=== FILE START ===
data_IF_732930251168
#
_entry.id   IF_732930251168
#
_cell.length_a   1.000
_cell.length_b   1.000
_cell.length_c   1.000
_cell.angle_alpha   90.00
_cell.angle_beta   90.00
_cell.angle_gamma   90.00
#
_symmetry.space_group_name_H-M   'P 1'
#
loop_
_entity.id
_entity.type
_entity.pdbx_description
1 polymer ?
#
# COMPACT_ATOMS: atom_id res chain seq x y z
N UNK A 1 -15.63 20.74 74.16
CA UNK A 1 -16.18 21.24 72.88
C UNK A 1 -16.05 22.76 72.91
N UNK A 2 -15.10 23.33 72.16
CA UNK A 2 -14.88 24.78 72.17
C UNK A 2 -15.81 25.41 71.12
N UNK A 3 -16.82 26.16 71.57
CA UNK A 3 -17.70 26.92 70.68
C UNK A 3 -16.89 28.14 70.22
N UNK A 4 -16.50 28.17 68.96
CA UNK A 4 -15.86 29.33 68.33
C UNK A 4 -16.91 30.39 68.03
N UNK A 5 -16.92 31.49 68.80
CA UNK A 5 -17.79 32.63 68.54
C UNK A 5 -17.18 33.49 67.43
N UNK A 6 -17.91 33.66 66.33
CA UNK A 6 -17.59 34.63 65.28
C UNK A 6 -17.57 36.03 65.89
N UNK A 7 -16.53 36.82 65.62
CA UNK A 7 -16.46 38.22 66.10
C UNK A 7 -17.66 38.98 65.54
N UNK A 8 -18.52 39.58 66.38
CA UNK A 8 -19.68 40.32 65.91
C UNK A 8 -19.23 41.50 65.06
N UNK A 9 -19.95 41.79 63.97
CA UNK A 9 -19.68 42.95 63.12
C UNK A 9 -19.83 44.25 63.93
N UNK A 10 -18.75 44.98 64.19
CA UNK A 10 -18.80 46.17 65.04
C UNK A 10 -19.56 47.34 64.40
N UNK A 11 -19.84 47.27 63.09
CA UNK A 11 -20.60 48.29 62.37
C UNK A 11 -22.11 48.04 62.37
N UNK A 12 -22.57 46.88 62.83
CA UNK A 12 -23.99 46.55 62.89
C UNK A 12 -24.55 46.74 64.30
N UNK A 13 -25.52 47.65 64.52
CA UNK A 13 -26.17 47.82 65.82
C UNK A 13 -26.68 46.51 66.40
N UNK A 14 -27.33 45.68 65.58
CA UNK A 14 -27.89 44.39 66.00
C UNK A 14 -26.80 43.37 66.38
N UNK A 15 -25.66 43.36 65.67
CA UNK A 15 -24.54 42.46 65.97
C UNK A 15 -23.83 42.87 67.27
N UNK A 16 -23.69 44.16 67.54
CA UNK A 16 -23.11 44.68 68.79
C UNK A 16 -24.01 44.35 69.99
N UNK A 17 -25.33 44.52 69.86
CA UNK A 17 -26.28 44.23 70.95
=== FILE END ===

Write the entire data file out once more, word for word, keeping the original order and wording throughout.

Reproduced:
data_IF_732930251168
#
_entry.id   IF_732930251168
#
_cell.length_a   1.000
_cell.length_b   1.000
_cell.length_c   1.000
_cell.angle_alpha   90.00
_cell.angle_beta   90.00
_cell.angle_gamma   90.00
#
_symmetry.space_group_name_H-M   'P 1'
#
loop_
_entity.id
_entity.type
_entity.pdbx_description
1 polymer ?
#
# COMPACT_ATOMS: atom_id res chain seq x y z
N UNK A 1 -15.63 20.74 74.16
CA UNK A 1 -16.18 21.24 72.88
C UNK A 1 -16.05 22.76 72.91
N UNK A 2 -15.10 23.33 72.16
CA UNK A 2 -14.88 24.78 72.17
C UNK A 2 -15.81 25.41 71.12
N UNK A 3 -16.82 26.16 71.57
CA UNK A 3 -17.70 26.92 70.68
C UNK A 3 -16.89 28.14 70.22
N UNK A 4 -16.50 28.17 68.96
CA UNK A 4 -15.86 29.33 68.33
C UNK A 4 -16.91 30.39 68.03
N UNK A 5 -16.92 31.49 68.80
CA UNK A 5 -17.79 32.63 68.54
C UNK A 5 -17.18 33.49 67.43
N UNK A 6 -17.91 33.66 66.33
CA UNK A 6 -17.59 34.63 65.28
C UNK A 6 -17.57 36.03 65.89
N UNK A 7 -16.53 36.82 65.62
CA UNK A 7 -16.46 38.22 66.10
C UNK A 7 -17.66 38.98 65.54
N UNK A 8 -18.52 39.58 66.38
CA UNK A 8 -19.68 40.32 65.91
C UNK A 8 -19.23 41.50 65.06
N UNK A 9 -19.95 41.79 63.97
CA UNK A 9 -19.68 42.95 63.12
C UNK A 9 -19.83 44.25 63.93
N UNK A 10 -18.75 44.98 64.19
CA UNK A 10 -18.80 46.17 65.04
C UNK A 10 -19.56 47.34 64.40
N UNK A 11 -19.84 47.27 63.09
CA UNK A 11 -20.60 48.29 62.37
C UNK A 11 -22.11 48.04 62.37
N UNK A 12 -22.57 46.88 62.83
CA UNK A 12 -23.99 46.55 62.89
C UNK A 12 -24.55 46.74 64.30
N UNK A 13 -25.52 47.65 64.52
CA UNK A 13 -26.17 47.82 65.82
C UNK A 13 -26.68 46.51 66.40
N UNK A 14 -27.33 45.68 65.58
CA UNK A 14 -27.89 44.39 66.00
C UNK A 14 -26.80 43.37 66.38
N UNK A 15 -25.66 43.36 65.67
CA UNK A 15 -24.54 42.46 65.97
C UNK A 15 -23.83 42.87 67.27
N UNK A 16 -23.69 44.16 67.54
CA UNK A 16 -23.11 44.68 68.79
C UNK A 16 -24.01 44.35 69.99
N UNK A 17 -25.33 44.52 69.86
CA UNK A 17 -26.28 44.23 70.95